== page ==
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Arizona Doctoral Candidate Leads a Study on Predictors on HIV Testing among Youth in Sub-Saharan Africa

Globally, significant progress has been made in efforts to address the burden of the Human Immuno-Deficiency Virus (HIV) and Acquired Immune-Deficiency Syndrome (AIDS), leading to a 38 percent reduction in new infections since 2001. In spite of this remarkable advancement, HIV remains particularly devastating for adolescents and young adults aged 15-24 years who account for approximately 50 percent of all new HIV infections and 33 percent of persons living with HIV/AIDS globally. Globally, there is an estimated 1.2 billion adolescents (10-19 year-olds), constituting 18 percent of the world’s population. Available evidence shows that about 2.2 million of these (60 percent of them, female) are living with HIV, and many are unaware of their infection.

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[Photo: Ms. Ibitola Asaolu]

To assess factors that influence uptake of HIV testing and counseling among youth aged 15-24 years in sub-Saharan Africa, Ibitola Asaolu, doctoral candidate in the Family and Child program of the Mel and Enid Zuckerman College of Public Health analyzed Demographic and Health Survey (DHS) data on 23,367 male and female respondents aged 15-24 years from countries that represent four geographic regions of sub-Saharan Africa: Congo (Brazzaville), representing central Africa (DHS 2011-2012); Mozambique, representing southern Africa (DHS 2011); Nigeria, representing western Africa (DHS 2013); and Uganda, representing eastern Africa (DHS 2011).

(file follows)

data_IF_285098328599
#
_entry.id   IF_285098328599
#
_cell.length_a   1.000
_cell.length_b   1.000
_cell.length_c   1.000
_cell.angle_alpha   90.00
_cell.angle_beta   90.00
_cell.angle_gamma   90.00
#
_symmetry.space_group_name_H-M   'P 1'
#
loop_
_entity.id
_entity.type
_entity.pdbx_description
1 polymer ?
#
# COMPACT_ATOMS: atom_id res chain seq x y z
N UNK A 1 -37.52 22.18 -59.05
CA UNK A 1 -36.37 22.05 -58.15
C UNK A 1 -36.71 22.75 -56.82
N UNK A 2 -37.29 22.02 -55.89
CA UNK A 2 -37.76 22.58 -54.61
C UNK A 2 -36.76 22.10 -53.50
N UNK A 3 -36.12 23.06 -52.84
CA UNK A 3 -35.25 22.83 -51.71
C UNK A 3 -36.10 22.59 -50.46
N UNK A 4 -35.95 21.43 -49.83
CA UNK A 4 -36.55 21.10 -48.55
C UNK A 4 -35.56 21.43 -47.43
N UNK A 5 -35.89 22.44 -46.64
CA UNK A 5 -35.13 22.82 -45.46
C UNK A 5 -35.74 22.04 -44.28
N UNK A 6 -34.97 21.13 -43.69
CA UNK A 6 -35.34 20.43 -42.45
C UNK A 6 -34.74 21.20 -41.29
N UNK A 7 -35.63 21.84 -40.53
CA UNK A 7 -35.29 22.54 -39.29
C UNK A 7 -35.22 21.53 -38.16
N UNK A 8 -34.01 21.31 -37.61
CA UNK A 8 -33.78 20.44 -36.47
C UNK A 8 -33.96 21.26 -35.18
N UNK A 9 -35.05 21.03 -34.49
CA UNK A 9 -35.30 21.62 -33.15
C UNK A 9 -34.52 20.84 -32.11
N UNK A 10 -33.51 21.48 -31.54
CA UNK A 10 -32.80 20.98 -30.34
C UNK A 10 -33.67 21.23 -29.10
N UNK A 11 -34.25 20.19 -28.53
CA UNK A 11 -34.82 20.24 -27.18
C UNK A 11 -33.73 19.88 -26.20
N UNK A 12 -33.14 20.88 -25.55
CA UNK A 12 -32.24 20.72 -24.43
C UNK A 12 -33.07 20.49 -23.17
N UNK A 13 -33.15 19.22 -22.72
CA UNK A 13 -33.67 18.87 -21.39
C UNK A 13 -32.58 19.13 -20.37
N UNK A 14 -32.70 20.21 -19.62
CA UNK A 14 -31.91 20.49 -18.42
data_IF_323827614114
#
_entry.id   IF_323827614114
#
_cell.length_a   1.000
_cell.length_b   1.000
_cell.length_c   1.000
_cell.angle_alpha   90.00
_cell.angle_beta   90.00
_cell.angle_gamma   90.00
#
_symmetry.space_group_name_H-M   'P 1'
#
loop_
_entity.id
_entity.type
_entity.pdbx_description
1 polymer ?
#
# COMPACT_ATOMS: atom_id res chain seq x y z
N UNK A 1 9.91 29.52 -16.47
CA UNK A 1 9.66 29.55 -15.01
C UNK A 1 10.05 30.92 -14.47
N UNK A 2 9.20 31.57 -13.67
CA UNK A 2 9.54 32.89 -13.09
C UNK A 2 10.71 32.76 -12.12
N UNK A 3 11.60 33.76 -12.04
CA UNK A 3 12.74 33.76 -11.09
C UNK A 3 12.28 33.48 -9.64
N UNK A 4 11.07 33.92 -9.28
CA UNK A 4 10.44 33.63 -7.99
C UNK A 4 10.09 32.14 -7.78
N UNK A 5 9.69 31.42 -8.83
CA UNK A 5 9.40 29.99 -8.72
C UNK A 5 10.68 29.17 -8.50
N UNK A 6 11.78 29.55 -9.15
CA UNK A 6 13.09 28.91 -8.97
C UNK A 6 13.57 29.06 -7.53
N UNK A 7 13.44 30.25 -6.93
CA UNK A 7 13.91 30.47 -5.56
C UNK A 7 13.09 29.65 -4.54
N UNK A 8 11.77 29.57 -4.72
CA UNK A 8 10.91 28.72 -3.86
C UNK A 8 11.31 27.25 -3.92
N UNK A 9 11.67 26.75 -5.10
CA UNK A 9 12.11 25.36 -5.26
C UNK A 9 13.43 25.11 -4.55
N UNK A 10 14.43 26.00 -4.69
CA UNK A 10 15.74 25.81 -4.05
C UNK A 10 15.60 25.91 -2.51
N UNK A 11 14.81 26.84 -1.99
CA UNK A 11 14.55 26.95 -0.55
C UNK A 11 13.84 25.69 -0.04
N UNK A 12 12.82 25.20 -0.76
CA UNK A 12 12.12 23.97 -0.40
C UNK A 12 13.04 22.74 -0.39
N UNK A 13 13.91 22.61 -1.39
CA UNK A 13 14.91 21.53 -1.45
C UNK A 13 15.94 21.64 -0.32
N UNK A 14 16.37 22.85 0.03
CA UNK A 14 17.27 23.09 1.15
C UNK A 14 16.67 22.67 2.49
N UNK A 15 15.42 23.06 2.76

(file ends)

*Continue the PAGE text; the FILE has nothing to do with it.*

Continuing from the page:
As the results showed, only a limited proportion of respondents (36.5 percent) had ever tested for HIV and even fewer (25.7 percent) demonstrated comprehensive knowledge of HIV/AIDS. There was significant association between HIV testing and respondents’ gender, age, age at sexual debut, and comprehensive knowledge of HIV in the pooled sample. Older youth (adjusted OR (aOR) = 2.19; 99% CI = 1.99-2.40) and those with comprehensive knowledge of HIV (aOR = 1.98; 1.76-2.22) had significantly higher odds of ever being tested for HIV than younger respondents and those with limited HIV/AIDS knowledge respectively. Furthermore, men had lower odds of HIV testing than women (aOR = 0.32; 0.28-0.37).

Commenting on their findings, Ibitola and her coauthors concluded that public health programs that seek to increase HIV counseling and testing among youth should pay particular attention to efforts that target high-risk subpopulations of youth. They noted that these initiatives would be strengthened by including strategies to increase HIV comprehensive knowledge.

The article, “Predictors of HIV Testing among Youth in Sub-Saharan Africa: A Cross-Sectional Study”, was published in October 5 issue of PLoS ONE 11(10): e0164052. doi:10.1371/journal.pone.016405. The article can be accessed at the following link: http://journals.plos.org/plosone/article/asset?id=10.1371/journal.pone.0164052.PDF